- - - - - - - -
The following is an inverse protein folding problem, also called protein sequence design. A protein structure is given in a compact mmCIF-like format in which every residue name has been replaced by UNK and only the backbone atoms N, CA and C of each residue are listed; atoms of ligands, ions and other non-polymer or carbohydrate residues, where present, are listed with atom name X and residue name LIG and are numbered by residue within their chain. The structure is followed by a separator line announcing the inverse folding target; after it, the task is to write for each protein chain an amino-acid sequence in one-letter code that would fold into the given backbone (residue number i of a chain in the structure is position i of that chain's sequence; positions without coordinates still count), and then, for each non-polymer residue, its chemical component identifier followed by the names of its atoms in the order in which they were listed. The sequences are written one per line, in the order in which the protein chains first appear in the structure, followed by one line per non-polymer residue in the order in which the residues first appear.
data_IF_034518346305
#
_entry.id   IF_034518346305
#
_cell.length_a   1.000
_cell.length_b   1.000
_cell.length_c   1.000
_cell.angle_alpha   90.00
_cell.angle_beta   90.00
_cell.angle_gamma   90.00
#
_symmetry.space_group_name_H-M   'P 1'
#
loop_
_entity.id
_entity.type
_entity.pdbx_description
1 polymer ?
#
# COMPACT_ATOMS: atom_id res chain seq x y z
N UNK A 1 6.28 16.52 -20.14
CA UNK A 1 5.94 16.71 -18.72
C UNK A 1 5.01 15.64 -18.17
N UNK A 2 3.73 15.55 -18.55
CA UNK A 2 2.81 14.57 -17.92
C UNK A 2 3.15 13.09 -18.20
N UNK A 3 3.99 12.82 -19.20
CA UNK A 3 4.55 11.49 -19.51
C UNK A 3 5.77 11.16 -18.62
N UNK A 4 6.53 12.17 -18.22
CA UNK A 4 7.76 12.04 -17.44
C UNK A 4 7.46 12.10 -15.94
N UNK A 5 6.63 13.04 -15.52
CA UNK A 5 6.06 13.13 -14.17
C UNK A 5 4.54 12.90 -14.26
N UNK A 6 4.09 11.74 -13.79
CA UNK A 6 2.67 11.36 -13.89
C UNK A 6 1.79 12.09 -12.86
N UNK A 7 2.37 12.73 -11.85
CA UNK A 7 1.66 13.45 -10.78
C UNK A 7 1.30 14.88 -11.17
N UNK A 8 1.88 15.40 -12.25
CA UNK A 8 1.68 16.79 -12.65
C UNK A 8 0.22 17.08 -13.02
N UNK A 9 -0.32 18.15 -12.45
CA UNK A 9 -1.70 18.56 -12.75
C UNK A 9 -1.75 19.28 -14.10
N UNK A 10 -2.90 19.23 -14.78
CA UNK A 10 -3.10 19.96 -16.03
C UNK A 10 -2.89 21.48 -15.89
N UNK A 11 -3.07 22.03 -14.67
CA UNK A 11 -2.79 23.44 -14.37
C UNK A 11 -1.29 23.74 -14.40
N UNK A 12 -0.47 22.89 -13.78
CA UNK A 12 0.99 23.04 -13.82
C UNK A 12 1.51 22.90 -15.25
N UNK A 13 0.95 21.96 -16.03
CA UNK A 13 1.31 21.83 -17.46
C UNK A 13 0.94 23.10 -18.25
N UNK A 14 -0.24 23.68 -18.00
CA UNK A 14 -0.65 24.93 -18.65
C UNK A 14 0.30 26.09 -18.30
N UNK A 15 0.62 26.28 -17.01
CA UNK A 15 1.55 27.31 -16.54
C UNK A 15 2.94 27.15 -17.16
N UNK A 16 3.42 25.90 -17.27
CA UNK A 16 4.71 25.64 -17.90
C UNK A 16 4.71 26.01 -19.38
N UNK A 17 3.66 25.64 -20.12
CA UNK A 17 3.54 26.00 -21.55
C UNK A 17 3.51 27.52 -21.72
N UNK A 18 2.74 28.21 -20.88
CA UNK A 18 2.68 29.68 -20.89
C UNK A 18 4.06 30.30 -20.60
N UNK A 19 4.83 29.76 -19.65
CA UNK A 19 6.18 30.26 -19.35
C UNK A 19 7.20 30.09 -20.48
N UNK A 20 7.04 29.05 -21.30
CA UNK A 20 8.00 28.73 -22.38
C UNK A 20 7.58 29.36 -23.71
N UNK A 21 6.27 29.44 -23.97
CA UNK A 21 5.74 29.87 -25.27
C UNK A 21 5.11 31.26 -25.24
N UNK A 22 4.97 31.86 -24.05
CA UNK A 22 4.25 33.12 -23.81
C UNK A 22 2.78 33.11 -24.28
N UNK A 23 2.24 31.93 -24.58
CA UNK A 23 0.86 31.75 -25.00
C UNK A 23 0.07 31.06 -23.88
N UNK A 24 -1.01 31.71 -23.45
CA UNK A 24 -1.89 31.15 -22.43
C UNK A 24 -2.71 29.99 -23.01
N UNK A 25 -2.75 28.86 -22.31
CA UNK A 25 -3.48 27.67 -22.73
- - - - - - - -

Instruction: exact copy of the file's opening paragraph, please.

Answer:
The following is an inverse protein folding problem, also called protein sequence design. A protein structure is given in a compact mmCIF-like format in which every residue name has been replaced by UNK and only the backbone atoms N, CA and C of each residue are listed; atoms of ligands, ions and other non-polymer or carbohydrate residues, where present, are listed with atom name X and residue name LIG and are numbered by residue within their chain. The structure is followed by a separator line announcing the inverse folding target; after it, the task is to write for each protein chain an amino-acid sequence in one-letter code that would fold into the given backbone (residue number i of a chain in the structure is position i of that chain's sequence; positions without coordinates still count), and then, for each non-polymer residue, its chemical component identifier followed by the names of its atoms in the order in which they were listed. The sequences are written one per line, in the order in which the protein chains first appear in the structure, followed by one line per non-polymer residue in the order in which the residues first appear.